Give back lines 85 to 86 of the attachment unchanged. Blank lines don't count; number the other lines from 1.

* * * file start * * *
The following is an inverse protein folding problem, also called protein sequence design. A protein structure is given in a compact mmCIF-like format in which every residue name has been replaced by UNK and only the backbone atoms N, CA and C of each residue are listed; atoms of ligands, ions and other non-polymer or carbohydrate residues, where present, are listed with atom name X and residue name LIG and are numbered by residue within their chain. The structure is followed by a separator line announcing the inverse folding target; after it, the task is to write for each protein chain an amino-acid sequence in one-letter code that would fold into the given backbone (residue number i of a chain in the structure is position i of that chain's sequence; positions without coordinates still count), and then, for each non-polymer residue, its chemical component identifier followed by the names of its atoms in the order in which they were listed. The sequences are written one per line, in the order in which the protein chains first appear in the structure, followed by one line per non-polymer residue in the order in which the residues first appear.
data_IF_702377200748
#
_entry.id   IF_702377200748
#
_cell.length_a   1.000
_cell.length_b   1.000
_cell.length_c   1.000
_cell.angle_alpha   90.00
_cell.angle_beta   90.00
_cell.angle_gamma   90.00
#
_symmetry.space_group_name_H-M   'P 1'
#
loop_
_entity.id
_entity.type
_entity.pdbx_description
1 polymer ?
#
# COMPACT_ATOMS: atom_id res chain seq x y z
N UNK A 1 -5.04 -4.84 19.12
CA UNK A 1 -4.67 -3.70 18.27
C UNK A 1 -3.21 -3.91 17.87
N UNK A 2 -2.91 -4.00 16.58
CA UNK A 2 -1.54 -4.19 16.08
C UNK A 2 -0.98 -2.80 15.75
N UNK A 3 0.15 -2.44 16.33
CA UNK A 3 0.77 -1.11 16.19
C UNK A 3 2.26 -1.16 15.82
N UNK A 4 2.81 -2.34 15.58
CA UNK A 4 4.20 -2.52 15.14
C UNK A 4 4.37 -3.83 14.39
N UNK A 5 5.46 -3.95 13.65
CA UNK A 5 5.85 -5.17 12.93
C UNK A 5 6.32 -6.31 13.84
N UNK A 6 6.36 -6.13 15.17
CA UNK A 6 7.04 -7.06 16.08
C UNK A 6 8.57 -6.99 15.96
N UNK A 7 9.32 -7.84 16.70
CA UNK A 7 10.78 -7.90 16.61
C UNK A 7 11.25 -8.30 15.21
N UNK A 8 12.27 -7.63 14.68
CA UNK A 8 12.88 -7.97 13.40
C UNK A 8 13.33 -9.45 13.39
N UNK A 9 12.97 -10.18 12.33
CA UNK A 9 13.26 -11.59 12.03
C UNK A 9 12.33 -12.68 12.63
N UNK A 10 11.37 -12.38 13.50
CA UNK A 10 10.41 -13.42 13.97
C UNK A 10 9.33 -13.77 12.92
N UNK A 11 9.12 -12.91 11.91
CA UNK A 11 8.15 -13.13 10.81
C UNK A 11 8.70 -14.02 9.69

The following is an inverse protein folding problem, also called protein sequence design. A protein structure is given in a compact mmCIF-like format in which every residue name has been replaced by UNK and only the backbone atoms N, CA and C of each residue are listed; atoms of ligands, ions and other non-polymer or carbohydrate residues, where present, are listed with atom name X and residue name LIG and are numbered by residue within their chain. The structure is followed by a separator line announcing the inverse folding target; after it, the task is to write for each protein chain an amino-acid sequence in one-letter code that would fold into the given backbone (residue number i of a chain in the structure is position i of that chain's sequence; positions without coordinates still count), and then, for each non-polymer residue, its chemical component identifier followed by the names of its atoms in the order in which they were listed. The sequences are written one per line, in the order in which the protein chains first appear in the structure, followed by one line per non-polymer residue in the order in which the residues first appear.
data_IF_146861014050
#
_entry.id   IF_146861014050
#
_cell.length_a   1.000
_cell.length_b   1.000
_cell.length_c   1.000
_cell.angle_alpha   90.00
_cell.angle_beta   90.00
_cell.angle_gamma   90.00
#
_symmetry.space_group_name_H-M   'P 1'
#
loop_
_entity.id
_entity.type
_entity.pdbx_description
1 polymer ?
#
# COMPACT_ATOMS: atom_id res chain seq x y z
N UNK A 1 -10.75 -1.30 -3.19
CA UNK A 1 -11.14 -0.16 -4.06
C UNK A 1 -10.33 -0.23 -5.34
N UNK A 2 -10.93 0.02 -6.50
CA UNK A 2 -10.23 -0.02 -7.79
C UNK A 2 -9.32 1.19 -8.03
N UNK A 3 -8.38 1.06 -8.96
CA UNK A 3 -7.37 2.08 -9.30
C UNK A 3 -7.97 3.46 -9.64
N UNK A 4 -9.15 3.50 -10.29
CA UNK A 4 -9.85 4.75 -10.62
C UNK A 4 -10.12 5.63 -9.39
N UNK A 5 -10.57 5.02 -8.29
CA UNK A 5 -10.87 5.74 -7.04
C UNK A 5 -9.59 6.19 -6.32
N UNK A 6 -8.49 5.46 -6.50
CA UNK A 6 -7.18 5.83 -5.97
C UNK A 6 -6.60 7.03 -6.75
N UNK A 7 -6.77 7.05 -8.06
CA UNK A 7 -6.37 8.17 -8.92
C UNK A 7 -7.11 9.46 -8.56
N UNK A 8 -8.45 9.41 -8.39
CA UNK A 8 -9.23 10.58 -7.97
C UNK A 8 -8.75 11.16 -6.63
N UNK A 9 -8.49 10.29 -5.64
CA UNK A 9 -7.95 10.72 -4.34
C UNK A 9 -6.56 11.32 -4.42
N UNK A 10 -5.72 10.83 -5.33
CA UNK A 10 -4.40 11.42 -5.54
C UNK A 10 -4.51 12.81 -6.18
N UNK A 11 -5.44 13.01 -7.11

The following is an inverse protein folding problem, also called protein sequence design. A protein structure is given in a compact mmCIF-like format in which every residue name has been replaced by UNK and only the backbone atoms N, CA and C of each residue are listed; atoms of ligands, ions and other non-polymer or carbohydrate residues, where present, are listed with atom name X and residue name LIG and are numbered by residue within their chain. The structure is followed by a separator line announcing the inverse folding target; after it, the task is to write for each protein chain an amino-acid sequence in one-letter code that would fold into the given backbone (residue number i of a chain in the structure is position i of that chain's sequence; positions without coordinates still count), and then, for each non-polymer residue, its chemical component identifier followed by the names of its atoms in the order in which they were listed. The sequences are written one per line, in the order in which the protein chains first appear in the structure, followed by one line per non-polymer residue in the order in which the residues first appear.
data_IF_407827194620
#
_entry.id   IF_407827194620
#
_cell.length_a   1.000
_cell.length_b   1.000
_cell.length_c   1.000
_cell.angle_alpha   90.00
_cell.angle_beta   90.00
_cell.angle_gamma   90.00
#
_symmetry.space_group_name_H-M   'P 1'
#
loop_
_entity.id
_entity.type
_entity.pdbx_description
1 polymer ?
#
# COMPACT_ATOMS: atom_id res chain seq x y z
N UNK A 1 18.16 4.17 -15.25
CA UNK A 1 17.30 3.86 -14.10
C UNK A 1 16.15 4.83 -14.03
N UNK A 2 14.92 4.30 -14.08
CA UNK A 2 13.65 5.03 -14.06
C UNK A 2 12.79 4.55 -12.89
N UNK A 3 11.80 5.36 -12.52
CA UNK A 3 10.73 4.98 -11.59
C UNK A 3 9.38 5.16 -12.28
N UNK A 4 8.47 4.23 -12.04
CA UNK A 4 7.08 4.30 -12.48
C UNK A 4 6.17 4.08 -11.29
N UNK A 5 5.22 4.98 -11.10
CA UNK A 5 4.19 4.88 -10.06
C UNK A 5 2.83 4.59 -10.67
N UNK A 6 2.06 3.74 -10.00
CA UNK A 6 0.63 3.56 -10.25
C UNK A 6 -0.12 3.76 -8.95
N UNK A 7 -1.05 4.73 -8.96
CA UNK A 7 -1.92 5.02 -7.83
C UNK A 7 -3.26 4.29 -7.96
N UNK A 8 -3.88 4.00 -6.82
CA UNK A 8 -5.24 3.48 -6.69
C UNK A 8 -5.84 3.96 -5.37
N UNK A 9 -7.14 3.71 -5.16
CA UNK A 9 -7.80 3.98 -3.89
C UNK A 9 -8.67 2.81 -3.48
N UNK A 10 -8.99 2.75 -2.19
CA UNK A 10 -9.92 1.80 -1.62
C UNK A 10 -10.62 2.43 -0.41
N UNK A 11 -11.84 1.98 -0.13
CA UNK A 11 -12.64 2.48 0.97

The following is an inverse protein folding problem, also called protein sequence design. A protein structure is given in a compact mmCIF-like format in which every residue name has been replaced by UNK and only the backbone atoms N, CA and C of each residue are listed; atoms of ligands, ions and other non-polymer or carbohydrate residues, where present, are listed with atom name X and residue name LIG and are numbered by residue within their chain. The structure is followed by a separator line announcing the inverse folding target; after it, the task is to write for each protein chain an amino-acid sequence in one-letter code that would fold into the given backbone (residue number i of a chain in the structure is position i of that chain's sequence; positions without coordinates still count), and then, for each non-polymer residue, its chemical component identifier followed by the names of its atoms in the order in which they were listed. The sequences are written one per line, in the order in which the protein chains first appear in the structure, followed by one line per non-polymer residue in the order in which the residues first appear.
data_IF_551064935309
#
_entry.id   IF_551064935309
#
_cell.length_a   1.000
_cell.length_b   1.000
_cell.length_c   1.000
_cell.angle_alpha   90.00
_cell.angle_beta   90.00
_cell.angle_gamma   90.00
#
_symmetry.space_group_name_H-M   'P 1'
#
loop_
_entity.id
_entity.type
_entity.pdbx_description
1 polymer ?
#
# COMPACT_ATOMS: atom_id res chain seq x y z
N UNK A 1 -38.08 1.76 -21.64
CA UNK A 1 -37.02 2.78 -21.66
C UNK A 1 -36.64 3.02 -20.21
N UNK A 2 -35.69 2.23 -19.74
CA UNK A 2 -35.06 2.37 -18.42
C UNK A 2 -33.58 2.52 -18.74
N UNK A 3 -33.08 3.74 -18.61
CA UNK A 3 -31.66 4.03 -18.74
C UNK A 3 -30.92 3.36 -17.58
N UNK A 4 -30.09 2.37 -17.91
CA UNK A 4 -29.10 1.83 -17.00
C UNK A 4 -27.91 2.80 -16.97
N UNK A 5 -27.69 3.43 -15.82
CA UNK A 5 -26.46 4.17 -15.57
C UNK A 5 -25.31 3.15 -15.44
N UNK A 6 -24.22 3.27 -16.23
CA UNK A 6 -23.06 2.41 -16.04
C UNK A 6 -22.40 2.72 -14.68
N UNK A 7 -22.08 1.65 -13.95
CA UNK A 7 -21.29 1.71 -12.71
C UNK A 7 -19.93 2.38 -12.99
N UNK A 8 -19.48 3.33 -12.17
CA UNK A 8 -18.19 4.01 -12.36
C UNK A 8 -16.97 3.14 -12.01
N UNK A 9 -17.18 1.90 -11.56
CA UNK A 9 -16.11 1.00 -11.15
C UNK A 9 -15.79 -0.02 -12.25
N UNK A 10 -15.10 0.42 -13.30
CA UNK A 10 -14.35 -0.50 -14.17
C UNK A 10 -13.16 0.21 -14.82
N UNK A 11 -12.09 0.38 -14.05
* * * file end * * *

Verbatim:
N UNK A 4 -9.15 3.50 -10.29
CA UNK A 4 -9.85 4.75 -10.62